Last month, McCain asked Schmidt to take over the daily operations of an unfocused campaign that was languishing in Barack Obama's shadow. Frustrated Republicans saw an organization incapable of making the case for its candidate, switching themes and messages almost daily -- and failing to resonate with voters. Add to that a bad economy, a problematic war and an opponent who had turned into a phenomenon, and Republicans were privately writing McCain's obituary.

Schmidt wasted no time shaking up the campaign like a California earthquake. He centralized power at headquarters between himself and campaign manager Rick Davis, who has been overseeing the convention, fundraising and the vice-presidential selection. He made sure everyone understood their jobs and was communicating with each other. He insisted that aides stick to a closely controlled message, and he pushed for a more aggressive stance against Barack Obama.

Within weeks, McCain was ridiculing Obama's rock-star image in a provocative ad comparing him to Britney Spears, and seizing every opportunity to hammer him -- for canceling a visit to the troops, accusing him of suggesting McCain was a racist, painting him as an elitist -- all designed to make voters question whether he is ready to be president. At the same time, McCain himself has stuck to Schmidt's playbook with uncharacteristic discipline, even abandoning his daily freewheeling exchange with reporters.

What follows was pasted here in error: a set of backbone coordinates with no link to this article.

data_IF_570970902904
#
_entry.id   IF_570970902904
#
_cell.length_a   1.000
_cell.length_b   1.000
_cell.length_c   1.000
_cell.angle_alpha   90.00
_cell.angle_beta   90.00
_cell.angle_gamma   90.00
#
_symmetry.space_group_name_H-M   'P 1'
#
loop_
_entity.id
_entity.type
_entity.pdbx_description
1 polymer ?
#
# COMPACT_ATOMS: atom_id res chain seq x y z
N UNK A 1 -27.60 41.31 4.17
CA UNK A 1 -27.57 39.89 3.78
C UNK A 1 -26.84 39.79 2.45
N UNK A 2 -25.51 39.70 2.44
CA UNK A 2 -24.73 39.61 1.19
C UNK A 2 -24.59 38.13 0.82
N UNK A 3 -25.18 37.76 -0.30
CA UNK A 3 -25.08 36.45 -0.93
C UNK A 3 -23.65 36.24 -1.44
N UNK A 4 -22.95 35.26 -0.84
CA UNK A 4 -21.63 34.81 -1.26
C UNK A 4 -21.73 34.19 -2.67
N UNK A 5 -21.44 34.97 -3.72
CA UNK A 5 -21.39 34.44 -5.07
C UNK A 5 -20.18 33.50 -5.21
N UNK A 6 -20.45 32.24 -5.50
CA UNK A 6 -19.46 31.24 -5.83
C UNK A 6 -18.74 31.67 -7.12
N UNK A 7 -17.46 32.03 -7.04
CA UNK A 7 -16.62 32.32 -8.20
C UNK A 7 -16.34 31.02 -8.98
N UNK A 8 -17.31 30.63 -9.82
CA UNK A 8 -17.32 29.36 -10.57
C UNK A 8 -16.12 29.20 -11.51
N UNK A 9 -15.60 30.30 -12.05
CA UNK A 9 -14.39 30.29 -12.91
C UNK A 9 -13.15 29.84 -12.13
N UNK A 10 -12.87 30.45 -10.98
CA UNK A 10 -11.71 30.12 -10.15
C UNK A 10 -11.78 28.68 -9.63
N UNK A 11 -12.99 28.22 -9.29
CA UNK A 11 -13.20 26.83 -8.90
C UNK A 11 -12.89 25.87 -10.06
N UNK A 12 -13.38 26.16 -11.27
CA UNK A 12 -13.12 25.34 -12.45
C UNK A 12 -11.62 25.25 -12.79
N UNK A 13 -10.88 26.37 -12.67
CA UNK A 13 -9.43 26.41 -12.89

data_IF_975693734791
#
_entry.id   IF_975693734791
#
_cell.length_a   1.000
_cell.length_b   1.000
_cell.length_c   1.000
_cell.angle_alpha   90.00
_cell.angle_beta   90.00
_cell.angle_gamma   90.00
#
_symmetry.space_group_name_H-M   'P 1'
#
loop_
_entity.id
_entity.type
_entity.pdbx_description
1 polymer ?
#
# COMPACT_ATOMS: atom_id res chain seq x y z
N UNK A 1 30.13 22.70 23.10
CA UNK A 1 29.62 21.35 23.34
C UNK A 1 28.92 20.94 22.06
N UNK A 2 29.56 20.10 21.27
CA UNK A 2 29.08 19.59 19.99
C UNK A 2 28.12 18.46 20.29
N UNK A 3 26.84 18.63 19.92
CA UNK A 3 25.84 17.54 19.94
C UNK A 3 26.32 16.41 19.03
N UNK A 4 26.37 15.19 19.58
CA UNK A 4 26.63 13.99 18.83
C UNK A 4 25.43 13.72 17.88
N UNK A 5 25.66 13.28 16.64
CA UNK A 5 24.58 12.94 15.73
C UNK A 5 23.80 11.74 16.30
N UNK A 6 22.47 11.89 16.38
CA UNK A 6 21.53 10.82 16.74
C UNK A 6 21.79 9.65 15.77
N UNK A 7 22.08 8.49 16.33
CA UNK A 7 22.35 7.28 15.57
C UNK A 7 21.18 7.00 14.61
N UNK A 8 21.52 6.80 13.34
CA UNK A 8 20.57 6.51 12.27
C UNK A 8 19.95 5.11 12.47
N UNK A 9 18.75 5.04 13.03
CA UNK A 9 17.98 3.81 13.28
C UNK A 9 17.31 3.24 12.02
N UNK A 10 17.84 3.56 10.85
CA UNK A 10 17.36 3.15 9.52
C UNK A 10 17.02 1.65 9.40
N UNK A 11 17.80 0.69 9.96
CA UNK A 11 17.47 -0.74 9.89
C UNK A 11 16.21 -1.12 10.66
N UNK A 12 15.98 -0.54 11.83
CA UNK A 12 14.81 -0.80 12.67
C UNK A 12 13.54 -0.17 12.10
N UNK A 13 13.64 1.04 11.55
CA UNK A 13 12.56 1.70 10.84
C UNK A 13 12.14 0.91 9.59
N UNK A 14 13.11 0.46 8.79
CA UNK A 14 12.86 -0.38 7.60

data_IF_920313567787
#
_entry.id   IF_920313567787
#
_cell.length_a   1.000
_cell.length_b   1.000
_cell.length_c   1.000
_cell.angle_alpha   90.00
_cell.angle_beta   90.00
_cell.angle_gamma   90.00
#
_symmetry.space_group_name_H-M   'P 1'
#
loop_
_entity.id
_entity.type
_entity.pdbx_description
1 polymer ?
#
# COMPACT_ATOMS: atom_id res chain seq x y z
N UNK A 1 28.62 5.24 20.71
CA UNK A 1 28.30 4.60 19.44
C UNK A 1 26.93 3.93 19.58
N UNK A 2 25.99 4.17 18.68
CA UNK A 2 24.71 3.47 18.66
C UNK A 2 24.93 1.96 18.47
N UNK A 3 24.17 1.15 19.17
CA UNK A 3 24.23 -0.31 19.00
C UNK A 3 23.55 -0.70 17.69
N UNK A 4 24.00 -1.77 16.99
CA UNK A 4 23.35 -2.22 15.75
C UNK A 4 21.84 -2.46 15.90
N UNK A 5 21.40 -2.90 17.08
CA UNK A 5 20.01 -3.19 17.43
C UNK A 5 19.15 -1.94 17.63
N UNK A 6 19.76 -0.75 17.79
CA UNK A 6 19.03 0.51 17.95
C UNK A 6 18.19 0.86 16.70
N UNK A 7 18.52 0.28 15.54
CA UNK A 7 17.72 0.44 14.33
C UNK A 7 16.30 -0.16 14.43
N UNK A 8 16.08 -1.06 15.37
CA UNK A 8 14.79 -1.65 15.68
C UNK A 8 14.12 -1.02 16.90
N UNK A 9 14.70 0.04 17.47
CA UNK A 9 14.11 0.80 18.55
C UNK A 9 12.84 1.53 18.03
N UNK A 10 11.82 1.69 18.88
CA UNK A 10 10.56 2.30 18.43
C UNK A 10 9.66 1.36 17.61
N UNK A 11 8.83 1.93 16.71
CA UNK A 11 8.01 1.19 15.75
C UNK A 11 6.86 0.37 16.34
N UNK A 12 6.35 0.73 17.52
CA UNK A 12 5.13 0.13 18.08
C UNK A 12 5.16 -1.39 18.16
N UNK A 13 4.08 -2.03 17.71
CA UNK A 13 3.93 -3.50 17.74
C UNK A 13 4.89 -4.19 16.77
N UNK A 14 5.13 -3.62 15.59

Some loyalists complain that this new, more negative strategy is demeaning to McCain, and killing his trademark spontaneity and candor. But there is no question that it is working. McCain has new life, with national polls showing him dead even with Obama. Democrats are nervous enough to urge Obama to fight back.

"Since the changes, things are happening," observes Karl Rove, architect of George W. Bush's presidential races. "A guy who'd been in and out of the campaign for months told me he quickly saw a new crispness and order to the operation. He knew it when he walked in one day and there was a large calendar with daily message points plotted for several weeks -- a sign of strategic thinking that hadn't been so evident before."

"For the first time, there is a consistent narrative. . . . Steve brought extreme message discipline to an organization that never had it before," says Todd Harris, a political consultant who worked on McCain's 2000 presidential campaign.

Schmidt is a leader in a new class of professional campaign managers, who run the equivalent of hundred-million-dollar corporations overseeing thousands of employees and volunteers. They are in it for the win, not for a White House job, and engage in take-no-prisoners warfare. He is called "the bullet" -- for his swift and accurate aim at the target, as well as for the shape of his shaved head.